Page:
These twelve Jesus sent forth
And no other but them, under the character of apostles. These had been with him a considerable time, to whom he had been gradually communicating spiritual knowledge; and by the benefit of private conference with him, and the observation they had made upon his doctrine and conduct, were greatly qualified for public usefulness: wherefore he gives them a commission, furnishes them with power and authority; and sends them forth from him by pairs, that they might be assisting to one another, and bear a joint testimony to the Gospel they preached; but before he sent them forth from his presence, he gave them some directions where they should go, and to whom they should minister, and where not:
and he commanded them,
as their Lord and Master; he gave them strict orders, which he expected them to comply with, and closely enjoined them, as they must answer it to him again,
saying, go not into the way of the Gentiles;
meaning, not the customs' and manners of the Heathens, they were to avoid; but that they were not to steer their course, or take their journey towards them: they were not, as yet, to go among them, and preach the Gospel to them; the calling of the Gentiles was not a matter, as yet, so clearly revealed and known, nor was the time of their calling come: besides it was the will of God, that the Gospel should be first preached to the Jews, to take off all excuse from them, and that their obstinacy and perverseness in rejecting Jesus as the Messiah, might manifestly appear; and since Christ himself was the minister of the circumcision, he would have his apostles, for the present, whilst he was on earth, act agreeably to the character he bore, that there might be an entire harmony in their conduct.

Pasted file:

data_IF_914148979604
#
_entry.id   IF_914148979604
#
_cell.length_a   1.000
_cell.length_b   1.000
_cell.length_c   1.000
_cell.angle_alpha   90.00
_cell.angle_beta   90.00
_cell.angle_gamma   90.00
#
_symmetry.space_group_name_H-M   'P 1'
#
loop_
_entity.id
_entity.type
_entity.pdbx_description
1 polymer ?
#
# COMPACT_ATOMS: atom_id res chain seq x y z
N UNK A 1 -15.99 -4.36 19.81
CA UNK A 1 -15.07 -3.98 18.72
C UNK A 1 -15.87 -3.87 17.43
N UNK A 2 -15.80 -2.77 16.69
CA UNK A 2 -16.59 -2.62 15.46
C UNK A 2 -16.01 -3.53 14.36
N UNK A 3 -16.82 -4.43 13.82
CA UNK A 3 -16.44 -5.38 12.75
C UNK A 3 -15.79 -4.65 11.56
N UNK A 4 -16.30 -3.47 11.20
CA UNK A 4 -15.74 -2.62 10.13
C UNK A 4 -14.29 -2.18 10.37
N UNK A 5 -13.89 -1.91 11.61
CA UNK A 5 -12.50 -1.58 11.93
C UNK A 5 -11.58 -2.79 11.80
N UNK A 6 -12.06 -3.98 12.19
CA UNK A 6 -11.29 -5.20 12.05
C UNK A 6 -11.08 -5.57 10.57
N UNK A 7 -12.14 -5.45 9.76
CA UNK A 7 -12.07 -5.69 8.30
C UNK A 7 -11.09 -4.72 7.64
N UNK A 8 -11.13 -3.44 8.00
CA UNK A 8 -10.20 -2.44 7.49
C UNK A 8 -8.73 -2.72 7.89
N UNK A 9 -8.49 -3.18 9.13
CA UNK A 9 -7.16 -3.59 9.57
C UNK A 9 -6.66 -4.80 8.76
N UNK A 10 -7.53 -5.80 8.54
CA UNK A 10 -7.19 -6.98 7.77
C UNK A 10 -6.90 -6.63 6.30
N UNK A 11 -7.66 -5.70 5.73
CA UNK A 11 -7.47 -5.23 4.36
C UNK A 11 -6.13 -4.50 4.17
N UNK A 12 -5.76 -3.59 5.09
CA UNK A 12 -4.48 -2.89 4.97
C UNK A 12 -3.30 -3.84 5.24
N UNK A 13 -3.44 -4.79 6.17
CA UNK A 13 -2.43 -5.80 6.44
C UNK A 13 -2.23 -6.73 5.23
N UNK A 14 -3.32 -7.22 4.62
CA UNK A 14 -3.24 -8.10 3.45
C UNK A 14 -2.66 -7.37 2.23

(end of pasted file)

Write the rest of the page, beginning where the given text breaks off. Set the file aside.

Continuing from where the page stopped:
And into any city of the Samaritans enter ye not:
the word "any" is supplied, and that very rightly; for, not the city of Samaria, the metropolis of that country, as the Arabic version reads it, is only meant, but any, and every city of the Samaritans: not that it was strictly unlawful and criminal to go thither; for he himself went into one of their cities, and so did his apostles, ( John 4:4 John 4:5 John 4:8 ) ( Luke 9:52 ) and after his death preached the Gospel there; but he judged it not proper and expedient at this time, and as yet, to do it; that is, not before their preaching it to the Jews; for there was a very great hatred subsisting between the Jews, and the Samaritans, insomuch that they had no conversation with each other in things civil or religious. The Samaritans, though they boasted of their descent from Jacob, were a mongrel sort of people, partly Jews, and partly Gentiles, a mixture of both; and therefore are distinguished from both and though they had, and held the law, and five books of Moses, yet corrupted them in many places, to serve their purpose, and countenance their religion, particularly their worshipping at Mount Gerizim; on which account they were looked upon by the Jews as apostates, idolaters, and even as Heathens F6, and are therefore here joined with them; and to shun giving offence to the Jews, seems to be the reason of this prohibition; (See Gill on John 4:20).